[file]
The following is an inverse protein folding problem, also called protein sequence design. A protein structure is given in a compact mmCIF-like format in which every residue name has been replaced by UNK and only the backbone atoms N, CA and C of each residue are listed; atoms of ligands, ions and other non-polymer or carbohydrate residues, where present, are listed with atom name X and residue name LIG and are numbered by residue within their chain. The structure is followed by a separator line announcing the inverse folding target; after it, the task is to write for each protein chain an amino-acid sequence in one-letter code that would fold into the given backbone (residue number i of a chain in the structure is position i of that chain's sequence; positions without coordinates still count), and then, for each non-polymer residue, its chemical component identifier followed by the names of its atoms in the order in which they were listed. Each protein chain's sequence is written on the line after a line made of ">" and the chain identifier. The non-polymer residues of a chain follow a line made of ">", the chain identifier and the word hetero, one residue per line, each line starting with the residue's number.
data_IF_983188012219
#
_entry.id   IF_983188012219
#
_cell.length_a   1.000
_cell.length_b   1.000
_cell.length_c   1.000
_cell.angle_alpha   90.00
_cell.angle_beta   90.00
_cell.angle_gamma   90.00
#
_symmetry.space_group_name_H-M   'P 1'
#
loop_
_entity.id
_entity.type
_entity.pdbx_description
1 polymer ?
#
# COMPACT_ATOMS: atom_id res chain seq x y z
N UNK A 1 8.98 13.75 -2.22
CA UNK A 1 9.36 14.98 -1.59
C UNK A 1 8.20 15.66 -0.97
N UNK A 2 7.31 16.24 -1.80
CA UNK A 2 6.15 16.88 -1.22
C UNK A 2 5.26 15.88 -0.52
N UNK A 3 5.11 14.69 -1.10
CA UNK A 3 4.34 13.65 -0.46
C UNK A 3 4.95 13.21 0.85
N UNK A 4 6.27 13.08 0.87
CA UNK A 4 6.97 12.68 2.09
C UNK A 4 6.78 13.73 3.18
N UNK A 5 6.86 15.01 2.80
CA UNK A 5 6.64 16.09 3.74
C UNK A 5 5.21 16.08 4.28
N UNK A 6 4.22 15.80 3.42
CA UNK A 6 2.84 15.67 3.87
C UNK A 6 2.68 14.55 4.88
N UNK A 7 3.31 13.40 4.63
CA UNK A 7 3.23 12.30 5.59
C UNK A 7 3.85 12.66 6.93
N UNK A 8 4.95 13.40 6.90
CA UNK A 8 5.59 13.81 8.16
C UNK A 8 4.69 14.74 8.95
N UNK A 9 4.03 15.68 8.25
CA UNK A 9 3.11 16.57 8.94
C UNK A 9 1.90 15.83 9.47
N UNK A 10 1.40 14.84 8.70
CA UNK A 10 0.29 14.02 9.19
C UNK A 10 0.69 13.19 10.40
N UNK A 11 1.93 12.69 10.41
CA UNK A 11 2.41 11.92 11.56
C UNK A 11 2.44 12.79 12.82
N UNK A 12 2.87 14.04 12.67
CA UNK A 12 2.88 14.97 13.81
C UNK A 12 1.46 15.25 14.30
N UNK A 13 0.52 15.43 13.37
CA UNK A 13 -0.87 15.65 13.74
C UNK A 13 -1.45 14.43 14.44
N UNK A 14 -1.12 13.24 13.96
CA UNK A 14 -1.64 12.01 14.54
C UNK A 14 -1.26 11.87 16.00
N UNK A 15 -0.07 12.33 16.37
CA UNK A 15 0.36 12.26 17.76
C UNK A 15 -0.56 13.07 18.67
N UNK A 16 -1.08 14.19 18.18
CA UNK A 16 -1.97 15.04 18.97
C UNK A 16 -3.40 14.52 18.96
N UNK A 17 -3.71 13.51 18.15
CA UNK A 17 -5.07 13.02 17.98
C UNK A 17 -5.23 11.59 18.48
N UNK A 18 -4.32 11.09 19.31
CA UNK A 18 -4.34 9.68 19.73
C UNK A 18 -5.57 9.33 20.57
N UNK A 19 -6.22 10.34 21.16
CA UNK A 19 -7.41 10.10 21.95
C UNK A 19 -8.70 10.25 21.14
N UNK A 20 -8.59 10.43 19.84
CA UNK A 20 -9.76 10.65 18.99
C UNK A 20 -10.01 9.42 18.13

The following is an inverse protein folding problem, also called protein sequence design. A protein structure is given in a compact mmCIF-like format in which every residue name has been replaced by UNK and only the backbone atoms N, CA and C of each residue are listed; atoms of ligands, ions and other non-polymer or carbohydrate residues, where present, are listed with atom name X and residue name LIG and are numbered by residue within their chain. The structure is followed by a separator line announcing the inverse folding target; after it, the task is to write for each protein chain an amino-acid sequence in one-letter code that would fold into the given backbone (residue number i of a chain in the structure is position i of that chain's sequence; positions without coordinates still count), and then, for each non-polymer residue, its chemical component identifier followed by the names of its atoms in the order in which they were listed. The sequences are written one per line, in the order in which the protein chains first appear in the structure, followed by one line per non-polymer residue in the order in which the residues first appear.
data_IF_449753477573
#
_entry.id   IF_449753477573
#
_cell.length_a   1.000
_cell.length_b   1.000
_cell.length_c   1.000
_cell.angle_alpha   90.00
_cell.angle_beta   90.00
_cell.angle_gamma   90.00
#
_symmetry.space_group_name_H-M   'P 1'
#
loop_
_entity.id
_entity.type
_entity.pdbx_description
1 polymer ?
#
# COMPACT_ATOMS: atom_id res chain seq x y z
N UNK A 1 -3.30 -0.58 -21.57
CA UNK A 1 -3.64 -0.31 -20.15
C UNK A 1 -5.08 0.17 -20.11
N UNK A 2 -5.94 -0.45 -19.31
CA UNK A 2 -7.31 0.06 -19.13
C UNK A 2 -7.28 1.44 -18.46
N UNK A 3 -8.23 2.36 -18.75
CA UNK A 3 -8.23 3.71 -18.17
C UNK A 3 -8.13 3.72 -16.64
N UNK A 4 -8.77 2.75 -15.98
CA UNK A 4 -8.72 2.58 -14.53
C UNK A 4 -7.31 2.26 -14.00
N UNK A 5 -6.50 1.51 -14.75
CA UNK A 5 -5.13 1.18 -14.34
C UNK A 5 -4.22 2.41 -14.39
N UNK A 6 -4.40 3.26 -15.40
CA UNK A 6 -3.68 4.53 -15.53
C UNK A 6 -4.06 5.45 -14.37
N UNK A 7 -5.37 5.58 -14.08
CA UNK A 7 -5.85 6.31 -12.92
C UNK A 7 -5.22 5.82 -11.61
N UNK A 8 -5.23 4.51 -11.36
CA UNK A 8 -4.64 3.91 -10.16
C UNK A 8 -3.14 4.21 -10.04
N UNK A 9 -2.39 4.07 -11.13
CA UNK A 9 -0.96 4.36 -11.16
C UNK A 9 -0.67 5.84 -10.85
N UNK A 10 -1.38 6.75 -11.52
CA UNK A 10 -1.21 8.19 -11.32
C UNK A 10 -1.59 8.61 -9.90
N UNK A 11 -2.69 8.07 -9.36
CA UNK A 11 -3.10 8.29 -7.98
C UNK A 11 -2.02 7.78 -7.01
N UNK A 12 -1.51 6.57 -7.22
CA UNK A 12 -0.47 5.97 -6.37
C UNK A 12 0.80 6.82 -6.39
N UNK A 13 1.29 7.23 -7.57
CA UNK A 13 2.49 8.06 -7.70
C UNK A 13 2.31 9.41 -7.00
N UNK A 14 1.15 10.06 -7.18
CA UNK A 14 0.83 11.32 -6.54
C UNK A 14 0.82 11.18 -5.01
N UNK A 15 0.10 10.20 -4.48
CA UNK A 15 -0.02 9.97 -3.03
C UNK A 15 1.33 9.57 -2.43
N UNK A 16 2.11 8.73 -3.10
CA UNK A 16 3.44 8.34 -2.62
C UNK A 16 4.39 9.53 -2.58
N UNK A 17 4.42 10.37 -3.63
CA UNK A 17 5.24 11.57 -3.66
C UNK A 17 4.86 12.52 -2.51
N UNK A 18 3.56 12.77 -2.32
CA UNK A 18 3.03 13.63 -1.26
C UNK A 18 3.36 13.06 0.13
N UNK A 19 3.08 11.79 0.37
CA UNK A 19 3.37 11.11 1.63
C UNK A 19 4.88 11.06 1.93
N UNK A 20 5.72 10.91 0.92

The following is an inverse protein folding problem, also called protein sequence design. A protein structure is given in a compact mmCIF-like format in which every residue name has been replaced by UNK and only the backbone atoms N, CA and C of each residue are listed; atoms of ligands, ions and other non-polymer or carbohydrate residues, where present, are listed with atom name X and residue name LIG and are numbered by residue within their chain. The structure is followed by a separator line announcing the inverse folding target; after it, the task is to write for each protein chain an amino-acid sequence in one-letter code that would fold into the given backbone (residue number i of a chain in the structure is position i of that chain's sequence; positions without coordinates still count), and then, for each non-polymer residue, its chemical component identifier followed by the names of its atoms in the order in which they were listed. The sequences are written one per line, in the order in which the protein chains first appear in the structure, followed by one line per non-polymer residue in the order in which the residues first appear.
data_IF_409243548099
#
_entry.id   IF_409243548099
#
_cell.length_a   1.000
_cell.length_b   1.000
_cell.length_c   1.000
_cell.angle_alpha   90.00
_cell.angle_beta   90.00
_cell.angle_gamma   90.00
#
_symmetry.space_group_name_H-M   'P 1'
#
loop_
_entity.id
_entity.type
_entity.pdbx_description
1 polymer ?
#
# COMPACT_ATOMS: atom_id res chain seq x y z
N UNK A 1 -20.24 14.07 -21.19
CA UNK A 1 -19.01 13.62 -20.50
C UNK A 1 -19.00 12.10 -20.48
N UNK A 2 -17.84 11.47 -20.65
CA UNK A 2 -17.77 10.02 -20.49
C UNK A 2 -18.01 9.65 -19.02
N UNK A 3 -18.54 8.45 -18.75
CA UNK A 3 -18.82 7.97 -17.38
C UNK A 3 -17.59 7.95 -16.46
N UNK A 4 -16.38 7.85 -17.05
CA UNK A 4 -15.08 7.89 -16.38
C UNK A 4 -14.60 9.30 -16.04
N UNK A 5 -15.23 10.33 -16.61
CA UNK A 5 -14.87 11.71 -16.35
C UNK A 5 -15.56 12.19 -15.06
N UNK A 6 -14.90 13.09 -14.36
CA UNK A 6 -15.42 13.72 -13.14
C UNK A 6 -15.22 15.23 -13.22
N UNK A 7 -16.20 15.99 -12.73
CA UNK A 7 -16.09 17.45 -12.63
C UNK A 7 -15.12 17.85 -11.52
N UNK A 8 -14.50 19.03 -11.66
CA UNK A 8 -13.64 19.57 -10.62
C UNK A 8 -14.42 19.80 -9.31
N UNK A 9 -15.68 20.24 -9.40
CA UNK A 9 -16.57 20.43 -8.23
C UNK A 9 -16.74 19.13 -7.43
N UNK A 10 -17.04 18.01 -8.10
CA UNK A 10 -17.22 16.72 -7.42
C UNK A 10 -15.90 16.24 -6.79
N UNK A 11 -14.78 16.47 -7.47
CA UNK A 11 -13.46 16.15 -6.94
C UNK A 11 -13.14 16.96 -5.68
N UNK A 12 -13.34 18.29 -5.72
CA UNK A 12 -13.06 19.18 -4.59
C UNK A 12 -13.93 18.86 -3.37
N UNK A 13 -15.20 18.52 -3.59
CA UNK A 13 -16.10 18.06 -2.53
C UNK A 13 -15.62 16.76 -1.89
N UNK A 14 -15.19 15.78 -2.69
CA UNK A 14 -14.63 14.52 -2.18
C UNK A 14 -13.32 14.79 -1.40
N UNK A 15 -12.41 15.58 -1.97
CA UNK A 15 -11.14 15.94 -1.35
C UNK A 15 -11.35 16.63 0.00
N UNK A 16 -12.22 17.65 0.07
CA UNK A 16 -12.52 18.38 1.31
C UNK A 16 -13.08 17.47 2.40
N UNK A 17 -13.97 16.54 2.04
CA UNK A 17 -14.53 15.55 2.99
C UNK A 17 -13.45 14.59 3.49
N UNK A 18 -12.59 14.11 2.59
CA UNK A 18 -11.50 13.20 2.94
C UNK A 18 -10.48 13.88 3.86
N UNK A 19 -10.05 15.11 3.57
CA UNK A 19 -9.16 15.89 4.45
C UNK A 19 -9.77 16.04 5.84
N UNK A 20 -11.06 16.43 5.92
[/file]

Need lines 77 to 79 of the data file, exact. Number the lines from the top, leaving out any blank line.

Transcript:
CA UNK A 19 -7.41 10.10 21.95
C UNK A 19 -8.70 10.25 21.14
N UNK A 20 -8.59 10.43 19.84